As a result, support for Trump – including that of House Speaker Paul Ryan – is beginning to show signs of strain.

In an email Thursday morning, Murphy wonders if his Republican counterparts would even contemplate backing away from Trump after those comments he made that many people – both Republicans and Democrats – considered racist.

Where do the “brave” Florida Republican Senate candidates stand, Murphy asks. “They are either timidly standing by or silently enabling Trump’s racism, and Florida voters deserve better.”

At least one Trump supporter – Republican Sen. Mark Kirk – has backed away from his earlier endorsement, saying Trump “does not have the temperament” to be president.

“It is time for Florida Republicans to take a cue [from Kirk] and un-endorse Donald Trump and his racist rhetoric,” said Murphy Campaign Communications Director Joshua Karp. “Donald Trump has the wrong priorities for our state and the GOP Senate candidates should do what’s right and stand with Florida’s diverse families. As Patrick has already said, ‘enough is enough.’”

 

Carlos Beruff’s plan to reform Washington includes term limits, lobbying bans

Carlos Beruff has a plan to reform Washington.

On Wednesday, Beruff released a 10-point proposal he says will “end government greed.” The proposal includes instituting a lifetime ban on federal lawmakers from becoming lobbyists; tying congressional pay to the percentage of votes cast or missed; and repealing automatic pay raises for members of Congress.

“Our representatives don’t represent us anymore. Politics has become an industry and our elected officials have become career politicians instead of public servants,” he said in a statement Wednesday. “The result is a government that’s too big, too corrupt and too greedy. We need to change the culture in Washington. We need leaders who are citizen legislators and who believe in public service above all else.”

One way to reform the system, Beruff said, is by enacting term limits. In his proposal, Beruff said he believes term limits — 12 years for a member of the Senate and 8 years for a member of the House — should be in place for members of Congress.

“Our presidents are limited to two terms, and 36 states have term limits on their governors, including Florida,” states his plan. “It is crazy not to hold Congress to the same standard.”

Another part of the proposal would be to institute a policy where members of Congress, the president and the cabinet are not paid if they cannot “produce and enact a budget.”

“If Congress fails to meet the deadlines needed, its pay and travel allowances should be immediately revoked,” states the plan. “Likewise, if the president does not submit a budget by the deadline in the law, as President Obama has refused to do for seven years, then the president and members of the executive branch should have their pay withheld, and their travel allowances withheld.”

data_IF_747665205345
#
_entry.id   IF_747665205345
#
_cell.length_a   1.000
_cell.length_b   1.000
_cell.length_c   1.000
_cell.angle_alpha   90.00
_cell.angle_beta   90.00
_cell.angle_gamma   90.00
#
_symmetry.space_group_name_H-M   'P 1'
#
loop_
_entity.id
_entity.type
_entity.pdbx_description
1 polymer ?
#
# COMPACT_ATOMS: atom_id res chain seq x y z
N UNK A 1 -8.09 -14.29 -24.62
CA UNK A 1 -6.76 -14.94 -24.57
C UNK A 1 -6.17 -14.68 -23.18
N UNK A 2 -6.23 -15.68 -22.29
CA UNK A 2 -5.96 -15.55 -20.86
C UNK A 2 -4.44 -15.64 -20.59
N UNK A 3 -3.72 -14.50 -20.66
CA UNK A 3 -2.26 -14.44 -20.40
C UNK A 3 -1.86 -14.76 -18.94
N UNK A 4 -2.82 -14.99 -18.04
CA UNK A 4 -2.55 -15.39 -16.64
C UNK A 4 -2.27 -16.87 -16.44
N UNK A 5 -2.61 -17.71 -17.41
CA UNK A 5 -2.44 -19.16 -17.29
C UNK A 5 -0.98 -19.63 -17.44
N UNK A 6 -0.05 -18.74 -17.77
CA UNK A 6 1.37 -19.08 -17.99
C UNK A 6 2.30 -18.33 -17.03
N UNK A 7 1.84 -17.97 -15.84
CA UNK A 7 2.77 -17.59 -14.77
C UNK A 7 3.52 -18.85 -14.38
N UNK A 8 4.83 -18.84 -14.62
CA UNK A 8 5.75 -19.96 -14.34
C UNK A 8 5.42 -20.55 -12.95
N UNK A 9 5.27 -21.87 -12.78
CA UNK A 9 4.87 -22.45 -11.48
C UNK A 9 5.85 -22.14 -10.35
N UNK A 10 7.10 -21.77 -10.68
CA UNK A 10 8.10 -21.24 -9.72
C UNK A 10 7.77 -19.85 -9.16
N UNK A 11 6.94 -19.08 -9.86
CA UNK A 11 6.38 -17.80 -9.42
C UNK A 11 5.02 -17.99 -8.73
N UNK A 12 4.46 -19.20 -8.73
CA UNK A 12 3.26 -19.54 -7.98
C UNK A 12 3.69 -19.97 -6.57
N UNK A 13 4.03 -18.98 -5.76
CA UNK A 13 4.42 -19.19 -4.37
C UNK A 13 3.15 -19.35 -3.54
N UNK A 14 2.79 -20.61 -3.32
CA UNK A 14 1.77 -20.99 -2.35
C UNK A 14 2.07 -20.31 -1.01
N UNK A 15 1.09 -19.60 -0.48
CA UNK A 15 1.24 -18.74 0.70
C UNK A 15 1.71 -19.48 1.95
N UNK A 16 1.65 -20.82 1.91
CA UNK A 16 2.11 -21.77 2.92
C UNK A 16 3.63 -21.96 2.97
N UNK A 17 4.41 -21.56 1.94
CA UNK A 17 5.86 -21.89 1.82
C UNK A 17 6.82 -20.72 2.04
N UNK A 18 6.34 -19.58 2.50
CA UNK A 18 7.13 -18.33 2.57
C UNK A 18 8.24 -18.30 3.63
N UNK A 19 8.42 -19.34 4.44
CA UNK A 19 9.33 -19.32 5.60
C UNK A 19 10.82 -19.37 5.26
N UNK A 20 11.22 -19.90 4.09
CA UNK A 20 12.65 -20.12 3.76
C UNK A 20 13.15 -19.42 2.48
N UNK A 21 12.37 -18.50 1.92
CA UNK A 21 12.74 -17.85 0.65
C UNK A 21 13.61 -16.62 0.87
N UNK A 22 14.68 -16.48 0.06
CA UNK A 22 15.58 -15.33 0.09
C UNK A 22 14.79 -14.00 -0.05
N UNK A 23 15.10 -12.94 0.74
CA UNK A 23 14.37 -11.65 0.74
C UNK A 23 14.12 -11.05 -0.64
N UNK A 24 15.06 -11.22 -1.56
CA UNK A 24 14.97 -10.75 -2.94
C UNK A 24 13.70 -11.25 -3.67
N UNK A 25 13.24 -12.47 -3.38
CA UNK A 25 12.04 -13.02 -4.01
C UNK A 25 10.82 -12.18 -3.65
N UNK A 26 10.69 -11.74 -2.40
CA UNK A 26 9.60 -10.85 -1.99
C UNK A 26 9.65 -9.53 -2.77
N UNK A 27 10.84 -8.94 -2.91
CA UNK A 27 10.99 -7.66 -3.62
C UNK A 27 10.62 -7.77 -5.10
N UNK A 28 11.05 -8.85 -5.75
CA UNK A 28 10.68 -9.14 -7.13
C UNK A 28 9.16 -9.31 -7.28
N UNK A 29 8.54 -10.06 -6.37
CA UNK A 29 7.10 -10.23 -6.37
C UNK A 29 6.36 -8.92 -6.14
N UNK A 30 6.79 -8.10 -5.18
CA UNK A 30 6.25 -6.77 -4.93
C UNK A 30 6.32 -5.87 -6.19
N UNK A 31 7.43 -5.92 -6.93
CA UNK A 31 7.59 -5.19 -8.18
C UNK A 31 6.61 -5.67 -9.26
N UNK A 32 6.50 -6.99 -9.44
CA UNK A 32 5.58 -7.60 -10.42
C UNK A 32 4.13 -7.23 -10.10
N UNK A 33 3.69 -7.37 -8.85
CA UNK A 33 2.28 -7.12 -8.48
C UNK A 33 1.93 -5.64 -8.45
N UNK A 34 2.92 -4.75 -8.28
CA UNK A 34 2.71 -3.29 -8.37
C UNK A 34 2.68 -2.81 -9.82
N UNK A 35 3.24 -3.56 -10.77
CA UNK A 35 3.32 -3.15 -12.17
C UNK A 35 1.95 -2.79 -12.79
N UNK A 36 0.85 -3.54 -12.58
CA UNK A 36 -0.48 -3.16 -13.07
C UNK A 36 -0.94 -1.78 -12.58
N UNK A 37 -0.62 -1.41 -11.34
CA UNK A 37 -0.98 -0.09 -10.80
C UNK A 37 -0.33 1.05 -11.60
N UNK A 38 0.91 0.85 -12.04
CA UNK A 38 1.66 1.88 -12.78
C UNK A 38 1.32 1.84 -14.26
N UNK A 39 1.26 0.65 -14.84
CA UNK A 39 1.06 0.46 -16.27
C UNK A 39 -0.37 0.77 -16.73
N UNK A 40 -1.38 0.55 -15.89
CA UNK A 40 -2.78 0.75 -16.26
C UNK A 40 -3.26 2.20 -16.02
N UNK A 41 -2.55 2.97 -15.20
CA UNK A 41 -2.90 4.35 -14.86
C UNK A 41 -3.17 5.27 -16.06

Also proposed: Reducing the federal government’s civilian workforce by 20 percent; requiring a supermajority to pass tax increases; passing a balanced budget amendment to the U.S. Constitution, and ending the practice of “catch-all’ spending bills.

“Some of these reforms may be controversial and you can bet that the political class in Washington will say that they’re extreme or unrealistic,” said Beruff in a statement. “But the people of Florida know that we need bold ideas and real change in Washington, not more of the same. Put simply, we need to bring accountability to government. These 10 steps will do that.”

Beruff faces Ron DeSantis, David Jolly, Carlos Lopez-Cantera and Todd Wilcox in the Aug. 30 Republican primary. All five men are vying to replace Marco Rubio in the U.S. Senate.

Palm Beach Atlantic University to host GOP Senate debate

Get ready for a Republican Senate debate.

On Wednesday, Palm Beach Atlantic University announced it planned to host a televised GOP debate on Aug. 23. The debate — which is being organized by the LeMieux Center for Public Policy and the Palm Beach County Young Republicans — comes just one week before the primary.

“The importance of this debate is to give Floridians an opportunity to get to know the candidates and where they stand on the issues, and what better place than right here at Palm Beach Atlantic University, where leadership and service are the core of its mission,” said former Sen. George LeMieux in a statement.